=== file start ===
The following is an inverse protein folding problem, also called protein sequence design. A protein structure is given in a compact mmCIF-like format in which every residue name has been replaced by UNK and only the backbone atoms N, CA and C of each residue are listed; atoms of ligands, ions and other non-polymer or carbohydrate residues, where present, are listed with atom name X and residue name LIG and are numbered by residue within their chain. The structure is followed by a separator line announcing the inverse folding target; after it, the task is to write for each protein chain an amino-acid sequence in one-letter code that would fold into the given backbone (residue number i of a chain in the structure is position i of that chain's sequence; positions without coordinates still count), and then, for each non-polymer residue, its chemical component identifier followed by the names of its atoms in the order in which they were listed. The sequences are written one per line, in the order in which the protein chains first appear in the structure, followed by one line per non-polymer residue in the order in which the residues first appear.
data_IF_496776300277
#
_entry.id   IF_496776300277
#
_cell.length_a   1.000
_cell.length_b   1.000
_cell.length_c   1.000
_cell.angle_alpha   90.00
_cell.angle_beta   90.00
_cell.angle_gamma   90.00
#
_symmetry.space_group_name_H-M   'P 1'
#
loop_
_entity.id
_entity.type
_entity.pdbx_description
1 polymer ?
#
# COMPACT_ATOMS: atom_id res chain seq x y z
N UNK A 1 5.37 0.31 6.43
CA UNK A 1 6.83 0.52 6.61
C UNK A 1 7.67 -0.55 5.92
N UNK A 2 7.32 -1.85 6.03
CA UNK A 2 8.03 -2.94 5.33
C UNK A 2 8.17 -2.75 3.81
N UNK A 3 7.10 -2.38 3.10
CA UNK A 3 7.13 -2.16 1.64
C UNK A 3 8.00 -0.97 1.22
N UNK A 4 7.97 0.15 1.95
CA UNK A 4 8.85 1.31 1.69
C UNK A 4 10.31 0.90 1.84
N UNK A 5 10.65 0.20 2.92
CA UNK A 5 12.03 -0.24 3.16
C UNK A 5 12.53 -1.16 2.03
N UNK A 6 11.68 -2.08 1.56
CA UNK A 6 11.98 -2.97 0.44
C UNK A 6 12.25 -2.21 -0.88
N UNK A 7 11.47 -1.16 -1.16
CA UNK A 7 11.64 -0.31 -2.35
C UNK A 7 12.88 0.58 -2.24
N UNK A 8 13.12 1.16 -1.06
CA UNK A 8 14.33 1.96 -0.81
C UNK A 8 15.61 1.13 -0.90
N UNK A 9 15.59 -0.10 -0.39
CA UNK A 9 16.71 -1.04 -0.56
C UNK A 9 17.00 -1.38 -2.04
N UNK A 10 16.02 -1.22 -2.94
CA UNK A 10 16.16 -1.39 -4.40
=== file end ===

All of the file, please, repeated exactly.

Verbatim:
The following is an inverse protein folding problem, also called protein sequence design. A protein structure is given in a compact mmCIF-like format in which every residue name has been replaced by UNK and only the backbone atoms N, CA and C of each residue are listed; atoms of ligands, ions and other non-polymer or carbohydrate residues, where present, are listed with atom name X and residue name LIG and are numbered by residue within their chain. The structure is followed by a separator line announcing the inverse folding target; after it, the task is to write for each protein chain an amino-acid sequence in one-letter code that would fold into the given backbone (residue number i of a chain in the structure is position i of that chain's sequence; positions without coordinates still count), and then, for each non-polymer residue, its chemical component identifier followed by the names of its atoms in the order in which they were listed. The sequences are written one per line, in the order in which the protein chains first appear in the structure, followed by one line per non-polymer residue in the order in which the residues first appear.
data_IF_496776300277
#
_entry.id   IF_496776300277
#
_cell.length_a   1.000
_cell.length_b   1.000
_cell.length_c   1.000
_cell.angle_alpha   90.00
_cell.angle_beta   90.00
_cell.angle_gamma   90.00
#
_symmetry.space_group_name_H-M   'P 1'
#
loop_
_entity.id
_entity.type
_entity.pdbx_description
1 polymer ?
#
# COMPACT_ATOMS: atom_id res chain seq x y z
N UNK A 1 5.37 0.31 6.43
CA UNK A 1 6.83 0.52 6.61
C UNK A 1 7.67 -0.55 5.92
N UNK A 2 7.32 -1.85 6.03
CA UNK A 2 8.03 -2.94 5.33
C UNK A 2 8.17 -2.75 3.81
N UNK A 3 7.10 -2.38 3.10
CA UNK A 3 7.13 -2.16 1.64
C UNK A 3 8.00 -0.97 1.22
N UNK A 4 7.97 0.15 1.95
CA UNK A 4 8.85 1.31 1.69
C UNK A 4 10.31 0.90 1.84
N UNK A 5 10.65 0.20 2.92
CA UNK A 5 12.03 -0.24 3.16
C UNK A 5 12.53 -1.16 2.03
N UNK A 6 11.68 -2.08 1.56
CA UNK A 6 11.98 -2.97 0.44
C UNK A 6 12.25 -2.21 -0.88
N UNK A 7 11.47 -1.16 -1.16
CA UNK A 7 11.64 -0.31 -2.35
C UNK A 7 12.88 0.58 -2.24
N UNK A 8 13.12 1.16 -1.06
CA UNK A 8 14.33 1.96 -0.81
C UNK A 8 15.61 1.13 -0.90
N UNK A 9 15.59 -0.10 -0.39
CA UNK A 9 16.71 -1.04 -0.56
C UNK A 9 17.00 -1.38 -2.04
N UNK A 10 16.02 -1.22 -2.94
CA UNK A 10 16.16 -1.39 -4.40